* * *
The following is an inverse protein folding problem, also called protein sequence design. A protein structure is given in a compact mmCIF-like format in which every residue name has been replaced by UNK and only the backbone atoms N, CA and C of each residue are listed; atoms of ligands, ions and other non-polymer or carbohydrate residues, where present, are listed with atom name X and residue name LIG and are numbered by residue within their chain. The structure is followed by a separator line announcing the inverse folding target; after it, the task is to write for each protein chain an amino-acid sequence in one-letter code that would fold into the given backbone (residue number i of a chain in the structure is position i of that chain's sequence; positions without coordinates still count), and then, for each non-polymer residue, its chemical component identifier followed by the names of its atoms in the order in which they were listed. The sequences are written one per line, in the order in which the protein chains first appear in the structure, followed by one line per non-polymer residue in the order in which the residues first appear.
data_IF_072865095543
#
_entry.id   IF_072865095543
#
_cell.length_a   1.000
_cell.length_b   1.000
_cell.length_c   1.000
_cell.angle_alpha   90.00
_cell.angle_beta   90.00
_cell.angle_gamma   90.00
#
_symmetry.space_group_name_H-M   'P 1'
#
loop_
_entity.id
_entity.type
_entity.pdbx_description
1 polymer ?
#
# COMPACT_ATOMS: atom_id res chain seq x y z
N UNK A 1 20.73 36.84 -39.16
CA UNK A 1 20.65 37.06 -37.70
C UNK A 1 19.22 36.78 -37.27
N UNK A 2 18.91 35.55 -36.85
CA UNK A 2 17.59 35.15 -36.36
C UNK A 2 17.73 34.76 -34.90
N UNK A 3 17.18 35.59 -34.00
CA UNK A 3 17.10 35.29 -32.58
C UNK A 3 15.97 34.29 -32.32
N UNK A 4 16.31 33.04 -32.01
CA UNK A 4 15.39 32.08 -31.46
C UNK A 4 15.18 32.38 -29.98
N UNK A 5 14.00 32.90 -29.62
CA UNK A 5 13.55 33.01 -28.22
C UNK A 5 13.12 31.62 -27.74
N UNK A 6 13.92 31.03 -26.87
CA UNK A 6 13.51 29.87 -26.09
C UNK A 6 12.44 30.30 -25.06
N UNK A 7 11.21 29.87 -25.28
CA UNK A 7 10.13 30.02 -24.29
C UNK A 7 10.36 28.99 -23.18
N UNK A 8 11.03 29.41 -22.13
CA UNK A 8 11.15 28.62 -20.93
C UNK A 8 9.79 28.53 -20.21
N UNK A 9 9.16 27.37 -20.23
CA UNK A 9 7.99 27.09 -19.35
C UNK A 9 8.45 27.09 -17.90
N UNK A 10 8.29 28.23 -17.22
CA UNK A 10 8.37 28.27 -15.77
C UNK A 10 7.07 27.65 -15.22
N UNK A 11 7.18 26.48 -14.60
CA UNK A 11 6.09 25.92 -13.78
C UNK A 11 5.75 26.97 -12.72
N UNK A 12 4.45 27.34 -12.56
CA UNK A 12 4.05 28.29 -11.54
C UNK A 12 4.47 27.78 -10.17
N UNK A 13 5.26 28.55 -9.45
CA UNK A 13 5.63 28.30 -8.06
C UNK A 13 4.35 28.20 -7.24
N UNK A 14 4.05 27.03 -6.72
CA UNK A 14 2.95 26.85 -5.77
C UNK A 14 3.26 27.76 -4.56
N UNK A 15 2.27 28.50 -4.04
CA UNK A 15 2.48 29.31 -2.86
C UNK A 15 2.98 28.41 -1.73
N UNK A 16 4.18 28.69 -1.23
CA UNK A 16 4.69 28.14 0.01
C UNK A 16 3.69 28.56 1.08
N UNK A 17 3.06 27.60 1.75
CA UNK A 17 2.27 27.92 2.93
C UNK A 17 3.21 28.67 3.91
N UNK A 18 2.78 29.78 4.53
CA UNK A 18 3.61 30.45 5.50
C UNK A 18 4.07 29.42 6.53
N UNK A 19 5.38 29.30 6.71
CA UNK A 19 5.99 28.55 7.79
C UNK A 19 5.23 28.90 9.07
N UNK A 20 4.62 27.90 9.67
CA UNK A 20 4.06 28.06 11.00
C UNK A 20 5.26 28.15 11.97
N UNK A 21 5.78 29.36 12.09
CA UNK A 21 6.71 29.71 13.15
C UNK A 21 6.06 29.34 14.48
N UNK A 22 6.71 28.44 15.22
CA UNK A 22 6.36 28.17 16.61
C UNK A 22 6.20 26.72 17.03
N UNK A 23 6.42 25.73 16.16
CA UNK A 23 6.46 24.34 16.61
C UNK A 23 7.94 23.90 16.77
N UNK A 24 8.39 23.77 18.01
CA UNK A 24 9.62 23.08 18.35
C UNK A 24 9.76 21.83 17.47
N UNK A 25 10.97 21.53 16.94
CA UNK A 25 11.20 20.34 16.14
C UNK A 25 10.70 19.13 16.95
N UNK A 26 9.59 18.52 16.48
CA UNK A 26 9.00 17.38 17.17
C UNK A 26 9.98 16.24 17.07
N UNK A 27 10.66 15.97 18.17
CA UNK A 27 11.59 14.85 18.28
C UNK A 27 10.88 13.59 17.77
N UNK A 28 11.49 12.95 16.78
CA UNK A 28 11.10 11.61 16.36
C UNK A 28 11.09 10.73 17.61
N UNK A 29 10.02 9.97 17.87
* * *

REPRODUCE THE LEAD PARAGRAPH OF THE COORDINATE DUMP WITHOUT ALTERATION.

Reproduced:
The following is an inverse protein folding problem, also called protein sequence design. A protein structure is given in a compact mmCIF-like format in which every residue name has been replaced by UNK and only the backbone atoms N, CA and C of each residue are listed; atoms of ligands, ions and other non-polymer or carbohydrate residues, where present, are listed with atom name X and residue name LIG and are numbered by residue within their chain. The structure is followed by a separator line announcing the inverse folding target; after it, the task is to write for each protein chain an amino-acid sequence in one-letter code that would fold into the given backbone (residue number i of a chain in the structure is position i of that chain's sequence; positions without coordinates still count), and then, for each non-polymer residue, its chemical component identifier followed by the names of its atoms in the order in which they were listed. The sequences are written one per line, in the order in which the protein chains first appear in the structure, followed by one line per non-polymer residue in the order in which the residues first appear.